Of course, important differences exist too. “The kingdom of God is not a matter of eating and drinking but of righteousness and peace and joy in the Holy Spirit” (Rom 14:17), and while bodily training is of some value, it’s godliness that holds promise for the present life and also for the life to come (1 Tim 4:8). Nonetheless, there are ways in which we must control our desire for sex, sleep, and food to train ourselves for godliness. Perhaps most obviously, we must control our desire for sex by only directing it toward a spouse, and otherwise abstaining from it. Most Christians find that to be faithful in prayer, they must get up earlier than they otherwise would, and so must control their desire for sleep. In biblical times, self-control in food was particularly important so that Christians did not, by their eating, cause one of their brothers to stumble, or hinder opportunities for evangelism. There were Jewish unbelievers and Jewish converts to Christianity who held that certain foods were unclean, and the best way to remove hindrances to evangelism with the Jewish unbelievers and to maintain unity with the Jewish believers was often for those who knew they were free in Christ to eat all foods, who likely even felt a desire to eat ceremonially unclean foods like pork or shellfish, to control that desire and abstain from doing so. Even today, you may find it helps your evangelism to Muslims or Jews or even to vegans or people with certain allergies to be able to control your desire for foods that would be offensive to the people you’re trying to reach.


A concern for evangelism is even part of what animates Paul’s mention of self-control in 1 Corinthians 9. Before the verse we’ve been looking at that talks about athletes exercising self-control, Paul is talking about the freedom and right he has to be paid for his evangelistic efforts. However, out of a concern to remove any unnecessary barriers to others hearing the gospel, he has not exercised that right. That requires self-control. There’s a desire natural to our flesh: the desire for money, to which Paul had a right in this case, but Paul is nonetheless choosing not to act on that desire because he sees it as subservient to evangelism. And in addition to sex, sleep, and food, isn’t money another area we often feel our need for self-control? You notice a way your life on earth could be improved, and thanks to Amazon Prime and the Amazon app, you’re seconds away from making the improvement by spending some money on it. But self-control means you can say no to that desire when godliness, or love, requires it. You can’t be rich toward God, provide for a family, assist the poor, or fund the spread of the gospel to all nations if you say “yes” to every desire you feel to spend money on yourself.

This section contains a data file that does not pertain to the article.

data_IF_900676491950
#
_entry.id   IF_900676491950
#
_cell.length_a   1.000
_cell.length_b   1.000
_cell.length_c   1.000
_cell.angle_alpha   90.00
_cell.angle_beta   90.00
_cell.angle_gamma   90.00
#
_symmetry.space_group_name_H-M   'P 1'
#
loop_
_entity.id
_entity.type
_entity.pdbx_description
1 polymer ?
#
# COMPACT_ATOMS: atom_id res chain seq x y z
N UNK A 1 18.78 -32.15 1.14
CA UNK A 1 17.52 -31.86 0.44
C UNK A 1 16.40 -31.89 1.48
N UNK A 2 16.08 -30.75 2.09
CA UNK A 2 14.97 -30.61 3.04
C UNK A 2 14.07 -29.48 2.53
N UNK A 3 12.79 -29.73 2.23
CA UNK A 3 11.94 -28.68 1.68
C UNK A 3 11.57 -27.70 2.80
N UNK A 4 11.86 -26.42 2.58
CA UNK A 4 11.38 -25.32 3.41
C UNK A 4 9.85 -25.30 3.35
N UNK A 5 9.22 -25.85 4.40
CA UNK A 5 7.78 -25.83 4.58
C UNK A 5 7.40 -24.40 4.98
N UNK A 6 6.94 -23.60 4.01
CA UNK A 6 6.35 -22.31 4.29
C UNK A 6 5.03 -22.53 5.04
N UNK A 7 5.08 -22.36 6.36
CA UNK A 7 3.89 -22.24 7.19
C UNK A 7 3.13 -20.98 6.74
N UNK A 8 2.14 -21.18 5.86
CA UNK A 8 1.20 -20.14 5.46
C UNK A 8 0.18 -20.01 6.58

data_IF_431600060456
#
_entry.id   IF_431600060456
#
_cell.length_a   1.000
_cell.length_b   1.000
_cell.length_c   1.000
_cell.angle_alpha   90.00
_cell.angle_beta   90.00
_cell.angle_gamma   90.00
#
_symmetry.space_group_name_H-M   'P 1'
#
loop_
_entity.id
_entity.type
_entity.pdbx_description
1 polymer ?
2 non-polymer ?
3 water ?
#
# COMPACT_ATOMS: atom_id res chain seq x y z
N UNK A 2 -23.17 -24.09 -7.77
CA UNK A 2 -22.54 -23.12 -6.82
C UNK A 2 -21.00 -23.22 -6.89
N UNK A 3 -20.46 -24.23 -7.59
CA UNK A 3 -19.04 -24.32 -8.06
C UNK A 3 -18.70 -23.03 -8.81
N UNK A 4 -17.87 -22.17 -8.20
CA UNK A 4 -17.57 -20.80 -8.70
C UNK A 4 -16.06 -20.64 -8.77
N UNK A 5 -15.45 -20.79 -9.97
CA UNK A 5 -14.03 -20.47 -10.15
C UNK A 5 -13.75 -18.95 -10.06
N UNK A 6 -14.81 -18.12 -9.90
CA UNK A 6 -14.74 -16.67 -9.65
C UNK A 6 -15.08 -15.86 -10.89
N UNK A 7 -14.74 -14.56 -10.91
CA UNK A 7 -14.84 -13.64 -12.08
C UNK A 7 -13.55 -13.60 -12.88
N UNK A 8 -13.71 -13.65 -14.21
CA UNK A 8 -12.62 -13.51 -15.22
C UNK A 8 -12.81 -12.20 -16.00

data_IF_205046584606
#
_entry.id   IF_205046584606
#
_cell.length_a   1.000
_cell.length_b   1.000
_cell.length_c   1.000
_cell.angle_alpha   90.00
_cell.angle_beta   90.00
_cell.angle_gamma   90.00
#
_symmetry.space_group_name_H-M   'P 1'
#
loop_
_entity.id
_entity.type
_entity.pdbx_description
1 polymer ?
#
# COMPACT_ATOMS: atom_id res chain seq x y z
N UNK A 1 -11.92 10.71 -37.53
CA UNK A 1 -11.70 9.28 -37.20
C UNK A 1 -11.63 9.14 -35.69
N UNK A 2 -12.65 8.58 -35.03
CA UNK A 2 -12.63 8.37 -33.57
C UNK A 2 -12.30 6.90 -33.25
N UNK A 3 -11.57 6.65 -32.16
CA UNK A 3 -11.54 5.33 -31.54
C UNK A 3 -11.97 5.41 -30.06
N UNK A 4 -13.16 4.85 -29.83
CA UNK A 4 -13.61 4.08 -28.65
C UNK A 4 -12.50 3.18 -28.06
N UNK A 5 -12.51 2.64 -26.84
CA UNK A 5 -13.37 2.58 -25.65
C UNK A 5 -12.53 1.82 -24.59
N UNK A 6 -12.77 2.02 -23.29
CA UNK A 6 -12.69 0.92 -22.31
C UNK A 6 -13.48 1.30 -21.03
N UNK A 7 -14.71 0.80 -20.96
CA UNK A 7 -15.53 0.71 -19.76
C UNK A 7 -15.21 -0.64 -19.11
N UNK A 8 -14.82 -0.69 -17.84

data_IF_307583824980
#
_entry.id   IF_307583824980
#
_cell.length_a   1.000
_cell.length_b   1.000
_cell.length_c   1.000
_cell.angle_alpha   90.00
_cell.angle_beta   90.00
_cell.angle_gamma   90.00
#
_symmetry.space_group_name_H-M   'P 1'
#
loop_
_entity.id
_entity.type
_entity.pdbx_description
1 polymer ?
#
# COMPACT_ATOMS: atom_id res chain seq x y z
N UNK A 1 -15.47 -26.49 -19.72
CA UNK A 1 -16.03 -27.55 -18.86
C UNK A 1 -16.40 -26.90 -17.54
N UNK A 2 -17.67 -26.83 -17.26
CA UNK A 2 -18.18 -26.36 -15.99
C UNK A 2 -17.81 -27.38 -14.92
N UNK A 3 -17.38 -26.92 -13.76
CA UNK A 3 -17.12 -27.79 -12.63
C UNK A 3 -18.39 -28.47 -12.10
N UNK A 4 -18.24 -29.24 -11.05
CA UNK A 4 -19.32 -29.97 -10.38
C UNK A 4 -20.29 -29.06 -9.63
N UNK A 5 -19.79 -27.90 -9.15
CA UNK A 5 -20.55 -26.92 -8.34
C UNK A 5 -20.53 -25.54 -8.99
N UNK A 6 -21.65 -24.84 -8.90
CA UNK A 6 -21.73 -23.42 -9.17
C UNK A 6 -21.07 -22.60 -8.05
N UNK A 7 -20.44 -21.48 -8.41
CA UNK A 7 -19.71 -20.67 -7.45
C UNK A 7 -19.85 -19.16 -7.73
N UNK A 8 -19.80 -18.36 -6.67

So self-control with respect to money comes just before Paul’s discussion of self-control in 1 Corinthians 9. But just after it, he talks about idolatry, sexual immorality, and grumbling against God and his servants. Thus far, we’ve been talking about controlling natural desires: Neither sex, sleep, food, nor money are inherently sinful. As created human beings, it is natural to us to want them, so that even if sin had never entered the world or our hearts, we would want them, and we would have self-control to keep them subservient to love for God and neighbor. But, in fact, sin has entered the world and our hearts, such that self-control is now needed, not only to control the natural desires of our flesh, but to control the sinful desires of our flesh, such as the desire for idolatry, sexual immorality, or grumbling against God and his servants. The self-control the Spirit works in you enables you, though you feel a desire for such things, to say no to such desires by not acting on them, and, over time, he even works in you to weaken those desires, thus enabling you to live a more self-controlled life.


To attempt a definition, then, we could say the self-control which is a fruit of the Spirit is the ability to subdue the desires of our flesh under love for God and neighbor. By desires of our flesh, I mean both our flesh as it exists now, both created and fallen under sin. Self-control is the ability to say no to our natural desires when love for God and neighbor requires it, and the ability to say no to our sinful desires, which love for God and neighbor always requires. In that sense, self-control enables us to rule over our flesh, and hence subdue it. The word for control in Greek is closely related to the word for power, and that association remains conceptually: To control something is to exert power over it. The fruit of the Spirit, though, is not control or power over other people; it’s control or power over ourselves, our own desires; hence the term “self-control”.